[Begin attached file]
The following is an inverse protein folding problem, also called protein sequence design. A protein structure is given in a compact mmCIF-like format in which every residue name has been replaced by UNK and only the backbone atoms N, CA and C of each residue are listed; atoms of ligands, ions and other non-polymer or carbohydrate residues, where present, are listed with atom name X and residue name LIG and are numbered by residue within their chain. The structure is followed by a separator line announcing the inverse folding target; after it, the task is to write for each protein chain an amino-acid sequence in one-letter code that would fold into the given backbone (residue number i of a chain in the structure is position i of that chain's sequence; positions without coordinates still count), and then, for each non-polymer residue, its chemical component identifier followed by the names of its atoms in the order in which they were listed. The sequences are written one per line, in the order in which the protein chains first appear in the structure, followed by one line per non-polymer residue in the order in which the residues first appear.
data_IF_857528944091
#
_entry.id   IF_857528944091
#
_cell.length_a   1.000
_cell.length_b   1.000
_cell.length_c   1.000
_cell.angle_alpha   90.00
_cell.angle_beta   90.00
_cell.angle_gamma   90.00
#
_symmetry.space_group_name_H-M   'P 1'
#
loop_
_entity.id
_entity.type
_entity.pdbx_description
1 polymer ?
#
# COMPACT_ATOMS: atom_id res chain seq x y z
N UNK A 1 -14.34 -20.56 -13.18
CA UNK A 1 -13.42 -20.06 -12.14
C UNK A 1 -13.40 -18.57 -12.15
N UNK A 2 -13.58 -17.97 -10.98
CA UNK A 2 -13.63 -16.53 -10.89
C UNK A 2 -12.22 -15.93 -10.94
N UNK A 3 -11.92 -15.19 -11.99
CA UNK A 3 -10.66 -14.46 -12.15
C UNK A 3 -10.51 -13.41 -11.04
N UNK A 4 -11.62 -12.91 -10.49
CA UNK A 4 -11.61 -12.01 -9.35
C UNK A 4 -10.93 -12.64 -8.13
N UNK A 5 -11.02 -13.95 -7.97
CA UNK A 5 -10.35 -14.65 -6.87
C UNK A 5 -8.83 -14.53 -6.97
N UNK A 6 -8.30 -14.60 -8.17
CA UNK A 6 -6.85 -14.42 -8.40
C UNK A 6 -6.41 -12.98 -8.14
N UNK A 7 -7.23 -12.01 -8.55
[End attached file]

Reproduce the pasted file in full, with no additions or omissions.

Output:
The following is an inverse protein folding problem, also called protein sequence design. A protein structure is given in a compact mmCIF-like format in which every residue name has been replaced by UNK and only the backbone atoms N, CA and C of each residue are listed; atoms of ligands, ions and other non-polymer or carbohydrate residues, where present, are listed with atom name X and residue name LIG and are numbered by residue within their chain. The structure is followed by a separator line announcing the inverse folding target; after it, the task is to write for each protein chain an amino-acid sequence in one-letter code that would fold into the given backbone (residue number i of a chain in the structure is position i of that chain's sequence; positions without coordinates still count), and then, for each non-polymer residue, its chemical component identifier followed by the names of its atoms in the order in which they were listed. The sequences are written one per line, in the order in which the protein chains first appear in the structure, followed by one line per non-polymer residue in the order in which the residues first appear.
data_IF_857528944091
#
_entry.id   IF_857528944091
#
_cell.length_a   1.000
_cell.length_b   1.000
_cell.length_c   1.000
_cell.angle_alpha   90.00
_cell.angle_beta   90.00
_cell.angle_gamma   90.00
#
_symmetry.space_group_name_H-M   'P 1'
#
loop_
_entity.id
_entity.type
_entity.pdbx_description
1 polymer ?
#
# COMPACT_ATOMS: atom_id res chain seq x y z
N UNK A 1 -14.34 -20.56 -13.18
CA UNK A 1 -13.42 -20.06 -12.14
C UNK A 1 -13.40 -18.57 -12.15
N UNK A 2 -13.58 -17.97 -10.98
CA UNK A 2 -13.63 -16.53 -10.89
C UNK A 2 -12.22 -15.93 -10.94
N UNK A 3 -11.92 -15.19 -11.99
CA UNK A 3 -10.66 -14.46 -12.15
C UNK A 3 -10.51 -13.41 -11.04
N UNK A 4 -11.62 -12.91 -10.49
CA UNK A 4 -11.61 -12.01 -9.35
C UNK A 4 -10.93 -12.64 -8.13
N UNK A 5 -11.02 -13.95 -7.97
CA UNK A 5 -10.35 -14.65 -6.87
C UNK A 5 -8.83 -14.53 -6.97
N UNK A 6 -8.30 -14.60 -8.17
CA UNK A 6 -6.85 -14.42 -8.40
C UNK A 6 -6.41 -12.98 -8.14
N UNK A 7 -7.23 -12.01 -8.55